The U.S. Food and Drug Administration has approved a long-acting once a month injection that can replace the daily pills now used to control HIV infection.
This is the first FDA-approved injectable, complete regimen for HIV-infected adults that is administered once a month.
Medical researchers expect the two-shot combo called Cabenuva will make it easier for HIV+ people to stay on schedule with their HIV medications.
Cabenuva consists of two drugs packaged together – rilpivirine and cabotegravir – but given as separate shots once a month. Cabenuva is administered as two intramuscular injections in the buttocks by a healthcare professional.
The drug makers are also testing the effectiveness of taking the injection every 8 weeks.
The FDA approved Cabenuva for use in adults who have had their disease well controlled by conventional HIV medicines and who have not exhibited signs of viral resistance to the two drugs in Cabenuva.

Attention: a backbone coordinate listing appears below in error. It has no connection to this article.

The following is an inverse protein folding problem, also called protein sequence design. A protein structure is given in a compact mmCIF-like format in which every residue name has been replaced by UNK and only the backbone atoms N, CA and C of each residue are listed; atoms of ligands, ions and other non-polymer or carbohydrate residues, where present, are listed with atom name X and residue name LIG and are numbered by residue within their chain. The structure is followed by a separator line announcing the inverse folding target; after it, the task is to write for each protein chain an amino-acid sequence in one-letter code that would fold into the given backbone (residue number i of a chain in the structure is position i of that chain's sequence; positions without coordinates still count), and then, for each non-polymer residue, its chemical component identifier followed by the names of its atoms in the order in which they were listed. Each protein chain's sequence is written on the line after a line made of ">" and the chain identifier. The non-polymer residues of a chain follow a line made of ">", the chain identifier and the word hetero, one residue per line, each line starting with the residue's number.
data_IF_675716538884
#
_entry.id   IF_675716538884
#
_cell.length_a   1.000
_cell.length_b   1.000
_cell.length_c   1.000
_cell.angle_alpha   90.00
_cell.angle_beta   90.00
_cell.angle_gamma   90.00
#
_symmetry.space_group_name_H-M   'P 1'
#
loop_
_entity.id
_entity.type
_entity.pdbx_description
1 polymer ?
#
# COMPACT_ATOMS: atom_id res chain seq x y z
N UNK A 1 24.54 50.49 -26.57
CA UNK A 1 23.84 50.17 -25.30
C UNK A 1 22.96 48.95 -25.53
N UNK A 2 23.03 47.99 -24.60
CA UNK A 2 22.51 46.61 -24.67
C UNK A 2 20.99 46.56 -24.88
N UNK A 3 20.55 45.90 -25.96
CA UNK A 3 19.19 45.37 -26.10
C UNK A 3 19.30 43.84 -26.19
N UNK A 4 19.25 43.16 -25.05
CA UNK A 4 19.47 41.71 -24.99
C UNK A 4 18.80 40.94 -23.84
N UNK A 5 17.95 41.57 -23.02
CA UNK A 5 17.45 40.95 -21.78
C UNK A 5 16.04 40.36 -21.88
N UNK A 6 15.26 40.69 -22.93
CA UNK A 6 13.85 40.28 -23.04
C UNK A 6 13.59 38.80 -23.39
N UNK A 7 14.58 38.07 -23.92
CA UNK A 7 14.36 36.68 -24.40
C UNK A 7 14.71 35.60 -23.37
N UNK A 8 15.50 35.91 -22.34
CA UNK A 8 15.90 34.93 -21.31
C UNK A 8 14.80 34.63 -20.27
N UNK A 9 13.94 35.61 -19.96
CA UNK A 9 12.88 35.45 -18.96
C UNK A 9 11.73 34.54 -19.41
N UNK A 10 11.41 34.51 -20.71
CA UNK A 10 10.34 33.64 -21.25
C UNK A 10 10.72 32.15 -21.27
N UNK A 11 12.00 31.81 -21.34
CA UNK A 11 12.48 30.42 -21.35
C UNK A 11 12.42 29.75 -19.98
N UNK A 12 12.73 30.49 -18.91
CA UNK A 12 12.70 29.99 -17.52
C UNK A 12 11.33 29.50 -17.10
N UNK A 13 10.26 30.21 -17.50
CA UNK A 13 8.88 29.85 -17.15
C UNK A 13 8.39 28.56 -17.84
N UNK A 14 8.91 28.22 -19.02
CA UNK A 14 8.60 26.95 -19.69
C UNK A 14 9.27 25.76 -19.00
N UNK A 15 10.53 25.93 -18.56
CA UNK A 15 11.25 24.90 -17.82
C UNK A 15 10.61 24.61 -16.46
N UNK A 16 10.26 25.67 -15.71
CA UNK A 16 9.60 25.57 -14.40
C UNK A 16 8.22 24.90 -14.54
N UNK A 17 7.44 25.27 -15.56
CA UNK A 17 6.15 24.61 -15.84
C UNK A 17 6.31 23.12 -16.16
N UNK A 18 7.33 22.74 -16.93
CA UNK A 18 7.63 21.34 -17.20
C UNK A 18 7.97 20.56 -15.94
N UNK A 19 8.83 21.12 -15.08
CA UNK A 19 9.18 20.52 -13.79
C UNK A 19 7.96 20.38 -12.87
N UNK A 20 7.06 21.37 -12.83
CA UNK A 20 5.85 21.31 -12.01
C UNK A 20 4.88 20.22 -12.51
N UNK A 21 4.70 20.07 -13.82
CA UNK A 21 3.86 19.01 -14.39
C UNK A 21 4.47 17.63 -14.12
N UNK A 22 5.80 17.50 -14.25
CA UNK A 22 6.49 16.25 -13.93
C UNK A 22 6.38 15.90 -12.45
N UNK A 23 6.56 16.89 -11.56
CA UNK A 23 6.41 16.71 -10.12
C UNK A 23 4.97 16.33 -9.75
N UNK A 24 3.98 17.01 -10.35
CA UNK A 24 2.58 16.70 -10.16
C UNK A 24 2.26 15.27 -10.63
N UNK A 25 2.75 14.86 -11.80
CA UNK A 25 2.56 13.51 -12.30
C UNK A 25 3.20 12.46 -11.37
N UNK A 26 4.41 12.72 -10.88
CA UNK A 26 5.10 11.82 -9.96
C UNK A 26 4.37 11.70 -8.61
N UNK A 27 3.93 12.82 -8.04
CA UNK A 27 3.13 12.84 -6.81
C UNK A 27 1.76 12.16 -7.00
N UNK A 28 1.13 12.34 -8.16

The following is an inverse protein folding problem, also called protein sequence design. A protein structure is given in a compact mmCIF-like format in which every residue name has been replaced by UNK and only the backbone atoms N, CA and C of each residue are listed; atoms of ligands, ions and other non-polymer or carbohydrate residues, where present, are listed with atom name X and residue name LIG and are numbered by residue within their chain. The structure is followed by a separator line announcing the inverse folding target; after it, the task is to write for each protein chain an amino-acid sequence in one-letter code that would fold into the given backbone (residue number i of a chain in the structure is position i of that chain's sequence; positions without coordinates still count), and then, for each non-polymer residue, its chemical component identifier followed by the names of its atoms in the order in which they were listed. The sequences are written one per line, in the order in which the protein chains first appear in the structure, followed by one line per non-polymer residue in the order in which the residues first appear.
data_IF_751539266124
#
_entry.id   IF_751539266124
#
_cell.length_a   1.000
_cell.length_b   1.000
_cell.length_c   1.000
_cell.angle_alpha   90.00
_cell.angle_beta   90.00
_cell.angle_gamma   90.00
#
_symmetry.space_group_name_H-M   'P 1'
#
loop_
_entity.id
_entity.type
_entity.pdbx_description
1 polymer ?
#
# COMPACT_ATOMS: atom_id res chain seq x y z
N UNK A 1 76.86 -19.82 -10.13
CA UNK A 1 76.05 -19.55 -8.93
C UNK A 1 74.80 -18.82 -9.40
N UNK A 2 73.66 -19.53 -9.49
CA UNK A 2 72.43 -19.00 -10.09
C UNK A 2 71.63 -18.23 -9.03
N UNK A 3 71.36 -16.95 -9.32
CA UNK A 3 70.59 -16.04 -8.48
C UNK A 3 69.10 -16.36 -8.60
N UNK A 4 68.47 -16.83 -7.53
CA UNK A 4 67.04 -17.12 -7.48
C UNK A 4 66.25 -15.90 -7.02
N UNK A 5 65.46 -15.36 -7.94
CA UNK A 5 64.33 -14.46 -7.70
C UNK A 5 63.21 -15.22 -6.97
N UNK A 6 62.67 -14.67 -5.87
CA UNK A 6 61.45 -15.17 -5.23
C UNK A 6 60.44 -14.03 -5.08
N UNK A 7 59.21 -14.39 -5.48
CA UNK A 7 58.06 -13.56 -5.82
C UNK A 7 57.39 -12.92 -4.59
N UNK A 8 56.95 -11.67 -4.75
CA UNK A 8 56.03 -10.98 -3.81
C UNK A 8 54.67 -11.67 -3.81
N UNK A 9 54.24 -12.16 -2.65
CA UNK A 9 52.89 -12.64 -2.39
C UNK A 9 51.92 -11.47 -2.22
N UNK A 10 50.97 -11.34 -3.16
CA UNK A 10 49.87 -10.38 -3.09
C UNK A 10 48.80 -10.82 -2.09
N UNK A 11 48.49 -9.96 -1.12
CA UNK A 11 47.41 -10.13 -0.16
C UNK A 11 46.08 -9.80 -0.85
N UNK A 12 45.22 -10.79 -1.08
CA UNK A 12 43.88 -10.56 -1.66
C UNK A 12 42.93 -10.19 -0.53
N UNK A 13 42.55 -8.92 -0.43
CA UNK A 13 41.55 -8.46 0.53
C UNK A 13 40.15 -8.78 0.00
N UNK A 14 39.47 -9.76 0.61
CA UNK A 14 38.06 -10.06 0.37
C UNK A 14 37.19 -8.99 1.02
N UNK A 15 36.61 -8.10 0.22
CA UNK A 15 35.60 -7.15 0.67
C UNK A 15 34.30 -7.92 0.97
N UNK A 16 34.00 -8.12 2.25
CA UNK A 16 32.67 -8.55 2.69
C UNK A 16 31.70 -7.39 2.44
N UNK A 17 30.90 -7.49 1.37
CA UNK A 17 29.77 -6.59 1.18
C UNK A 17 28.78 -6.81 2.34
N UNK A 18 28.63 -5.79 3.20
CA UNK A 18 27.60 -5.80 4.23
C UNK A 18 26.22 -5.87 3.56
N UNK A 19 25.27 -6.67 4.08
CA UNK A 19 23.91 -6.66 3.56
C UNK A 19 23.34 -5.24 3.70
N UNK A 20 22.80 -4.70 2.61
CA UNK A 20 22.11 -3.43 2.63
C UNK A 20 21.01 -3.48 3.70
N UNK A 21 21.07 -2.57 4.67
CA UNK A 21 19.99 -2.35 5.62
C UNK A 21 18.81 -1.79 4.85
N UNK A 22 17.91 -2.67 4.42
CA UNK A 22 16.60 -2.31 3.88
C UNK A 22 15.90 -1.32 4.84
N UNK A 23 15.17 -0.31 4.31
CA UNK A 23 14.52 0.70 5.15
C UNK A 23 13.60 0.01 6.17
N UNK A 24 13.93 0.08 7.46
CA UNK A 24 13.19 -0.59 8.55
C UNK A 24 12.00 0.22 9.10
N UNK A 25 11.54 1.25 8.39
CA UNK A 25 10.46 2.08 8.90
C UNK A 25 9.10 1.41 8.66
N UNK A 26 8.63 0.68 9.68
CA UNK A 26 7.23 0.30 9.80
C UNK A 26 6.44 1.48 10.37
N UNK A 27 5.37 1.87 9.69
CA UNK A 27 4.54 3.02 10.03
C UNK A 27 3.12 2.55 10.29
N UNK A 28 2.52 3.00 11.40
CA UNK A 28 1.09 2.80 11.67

The FDA also approved Vocabria (a tablet form of cabotegravir), which should be taken in combination with oral rilpivirine for one month prior to starting treatment with Cabenuva to ensure the medications are well-tolerated before switching to the extended-release injectable formulation.
Dr. Steven Deeks, an HIV specialist at the University of California, told ABC News that a once-a-month treatment “will enhance quality of life” for those on HIV medications. “People don’t want those daily reminders that they’re HIV infected.”
Deeks also believes a monthly dose may be easier for some who have a difficult time staying on a daily schedule like those with mental illness or substance abuse issues.
In addition to treating those living with HIV, ViiV Healthcare (the maker of cabotegravir) hopes to make their drug available as PrEP for HIV prevention.
Two studies have shown an injection of cabotegravir every two months was more effective than taking Truvada on a daily basis.